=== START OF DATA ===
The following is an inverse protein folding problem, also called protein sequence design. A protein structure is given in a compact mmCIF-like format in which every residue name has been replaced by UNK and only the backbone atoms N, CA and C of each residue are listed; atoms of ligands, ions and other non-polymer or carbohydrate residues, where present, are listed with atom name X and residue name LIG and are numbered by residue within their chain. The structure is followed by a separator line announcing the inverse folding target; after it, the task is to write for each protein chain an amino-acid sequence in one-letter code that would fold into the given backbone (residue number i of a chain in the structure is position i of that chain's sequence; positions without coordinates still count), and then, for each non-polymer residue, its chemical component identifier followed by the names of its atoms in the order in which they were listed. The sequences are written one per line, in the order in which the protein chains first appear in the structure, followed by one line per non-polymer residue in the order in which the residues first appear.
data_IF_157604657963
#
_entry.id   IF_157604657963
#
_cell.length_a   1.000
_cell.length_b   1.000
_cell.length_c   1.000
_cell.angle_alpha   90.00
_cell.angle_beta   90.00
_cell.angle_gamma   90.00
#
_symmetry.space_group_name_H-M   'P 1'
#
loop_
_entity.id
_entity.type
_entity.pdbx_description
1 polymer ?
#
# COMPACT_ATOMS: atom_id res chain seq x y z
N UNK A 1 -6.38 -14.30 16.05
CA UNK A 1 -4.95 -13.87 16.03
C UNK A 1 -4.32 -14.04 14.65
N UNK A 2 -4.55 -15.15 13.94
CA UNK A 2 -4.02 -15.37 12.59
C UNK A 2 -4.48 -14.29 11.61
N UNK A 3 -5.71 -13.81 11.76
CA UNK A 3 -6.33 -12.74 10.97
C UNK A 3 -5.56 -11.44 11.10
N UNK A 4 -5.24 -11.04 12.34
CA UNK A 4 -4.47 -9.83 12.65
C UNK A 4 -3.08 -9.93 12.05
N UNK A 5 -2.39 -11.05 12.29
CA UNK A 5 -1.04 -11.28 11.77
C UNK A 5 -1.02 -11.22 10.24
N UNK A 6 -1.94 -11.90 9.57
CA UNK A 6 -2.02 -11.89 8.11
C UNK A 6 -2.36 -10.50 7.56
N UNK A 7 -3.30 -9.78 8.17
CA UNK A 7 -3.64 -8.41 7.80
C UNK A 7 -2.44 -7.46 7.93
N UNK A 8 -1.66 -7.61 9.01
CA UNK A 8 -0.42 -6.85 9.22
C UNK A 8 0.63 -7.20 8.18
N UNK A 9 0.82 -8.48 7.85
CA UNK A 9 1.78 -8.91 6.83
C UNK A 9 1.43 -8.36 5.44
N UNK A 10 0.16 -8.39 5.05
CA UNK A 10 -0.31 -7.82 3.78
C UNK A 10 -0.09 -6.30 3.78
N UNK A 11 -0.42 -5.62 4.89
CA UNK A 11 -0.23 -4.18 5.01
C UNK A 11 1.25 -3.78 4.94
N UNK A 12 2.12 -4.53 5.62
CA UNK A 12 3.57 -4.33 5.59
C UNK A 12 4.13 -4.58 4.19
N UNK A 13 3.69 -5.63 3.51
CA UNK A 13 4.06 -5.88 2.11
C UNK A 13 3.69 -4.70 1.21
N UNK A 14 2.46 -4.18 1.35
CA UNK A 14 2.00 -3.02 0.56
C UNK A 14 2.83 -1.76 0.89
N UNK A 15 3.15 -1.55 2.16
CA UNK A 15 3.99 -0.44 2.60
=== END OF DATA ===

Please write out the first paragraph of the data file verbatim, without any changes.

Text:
The following is an inverse protein folding problem, also called protein sequence design. A protein structure is given in a compact mmCIF-like format in which every residue name has been replaced by UNK and only the backbone atoms N, CA and C of each residue are listed; atoms of ligands, ions and other non-polymer or carbohydrate residues, where present, are listed with atom name X and residue name LIG and are numbered by residue within their chain. The structure is followed by a separator line announcing the inverse folding target; after it, the task is to write for each protein chain an amino-acid sequence in one-letter code that would fold into the given backbone (residue number i of a chain in the structure is position i of that chain's sequence; positions without coordinates still count), and then, for each non-polymer residue, its chemical component identifier followed by the names of its atoms in the order in which they were listed. The sequences are written one per line, in the order in which the protein chains first appear in the structure, followed by one line per non-polymer residue in the order in which the residues first appear.